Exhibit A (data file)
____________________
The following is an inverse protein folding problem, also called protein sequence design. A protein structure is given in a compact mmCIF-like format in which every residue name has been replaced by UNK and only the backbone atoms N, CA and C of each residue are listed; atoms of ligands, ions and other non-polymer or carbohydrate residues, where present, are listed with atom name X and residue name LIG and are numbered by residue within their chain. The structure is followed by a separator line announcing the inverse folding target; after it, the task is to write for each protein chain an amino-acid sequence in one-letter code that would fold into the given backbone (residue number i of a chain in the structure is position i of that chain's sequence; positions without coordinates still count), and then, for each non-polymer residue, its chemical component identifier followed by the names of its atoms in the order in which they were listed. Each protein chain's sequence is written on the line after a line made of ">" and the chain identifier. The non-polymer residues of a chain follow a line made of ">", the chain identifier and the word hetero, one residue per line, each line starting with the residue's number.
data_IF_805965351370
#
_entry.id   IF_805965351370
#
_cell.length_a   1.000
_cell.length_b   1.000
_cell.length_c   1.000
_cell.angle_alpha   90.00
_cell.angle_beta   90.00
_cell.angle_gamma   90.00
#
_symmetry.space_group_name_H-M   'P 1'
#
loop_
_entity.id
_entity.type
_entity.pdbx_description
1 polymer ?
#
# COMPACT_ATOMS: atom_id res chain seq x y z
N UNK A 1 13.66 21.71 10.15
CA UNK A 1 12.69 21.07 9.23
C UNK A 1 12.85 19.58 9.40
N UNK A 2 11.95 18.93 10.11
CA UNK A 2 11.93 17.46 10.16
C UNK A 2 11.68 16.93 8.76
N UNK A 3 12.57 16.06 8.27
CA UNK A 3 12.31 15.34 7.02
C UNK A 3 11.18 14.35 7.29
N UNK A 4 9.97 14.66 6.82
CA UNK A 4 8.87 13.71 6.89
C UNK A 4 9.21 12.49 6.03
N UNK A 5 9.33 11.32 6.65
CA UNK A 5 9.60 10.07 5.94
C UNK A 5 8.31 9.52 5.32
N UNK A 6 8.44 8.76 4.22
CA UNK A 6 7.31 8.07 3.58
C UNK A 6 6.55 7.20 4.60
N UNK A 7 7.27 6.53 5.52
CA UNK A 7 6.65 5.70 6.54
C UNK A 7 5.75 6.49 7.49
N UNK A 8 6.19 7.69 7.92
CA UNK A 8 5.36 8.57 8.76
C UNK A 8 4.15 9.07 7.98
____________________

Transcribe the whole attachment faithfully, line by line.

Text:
The following is an inverse protein folding problem, also called protein sequence design. A protein structure is given in a compact mmCIF-like format in which every residue name has been replaced by UNK and only the backbone atoms N, CA and C of each residue are listed; atoms of ligands, ions and other non-polymer or carbohydrate residues, where present, are listed with atom name X and residue name LIG and are numbered by residue within their chain. The structure is followed by a separator line announcing the inverse folding target; after it, the task is to write for each protein chain an amino-acid sequence in one-letter code that would fold into the given backbone (residue number i of a chain in the structure is position i of that chain's sequence; positions without coordinates still count), and then, for each non-polymer residue, its chemical component identifier followed by the names of its atoms in the order in which they were listed. Each protein chain's sequence is written on the line after a line made of ">" and the chain identifier. The non-polymer residues of a chain follow a line made of ">", the chain identifier and the word hetero, one residue per line, each line starting with the residue's number.
data_IF_805965351370
#
_entry.id   IF_805965351370
#
_cell.length_a   1.000
_cell.length_b   1.000
_cell.length_c   1.000
_cell.angle_alpha   90.00
_cell.angle_beta   90.00
_cell.angle_gamma   90.00
#
_symmetry.space_group_name_H-M   'P 1'
#
loop_
_entity.id
_entity.type
_entity.pdbx_description
1 polymer ?
#
# COMPACT_ATOMS: atom_id res chain seq x y z
N UNK A 1 13.66 21.71 10.15
CA UNK A 1 12.69 21.07 9.23
C UNK A 1 12.85 19.58 9.40
N UNK A 2 11.95 18.93 10.11
CA UNK A 2 11.93 17.46 10.16
C UNK A 2 11.68 16.93 8.76
N UNK A 3 12.57 16.06 8.27
CA UNK A 3 12.31 15.34 7.02
C UNK A 3 11.18 14.35 7.29
N UNK A 4 9.97 14.66 6.82
CA UNK A 4 8.87 13.71 6.89
C UNK A 4 9.21 12.49 6.03
N UNK A 5 9.33 11.32 6.65
CA UNK A 5 9.60 10.07 5.94
C UNK A 5 8.31 9.52 5.32
N UNK A 6 8.44 8.76 4.22
CA UNK A 6 7.31 8.07 3.58
C UNK A 6 6.55 7.20 4.60
N UNK A 7 7.27 6.53 5.52
CA UNK A 7 6.65 5.70 6.54
C UNK A 7 5.75 6.49 7.49
N UNK A 8 6.19 7.69 7.92
CA UNK A 8 5.36 8.57 8.76
C UNK A 8 4.15 9.07 7.98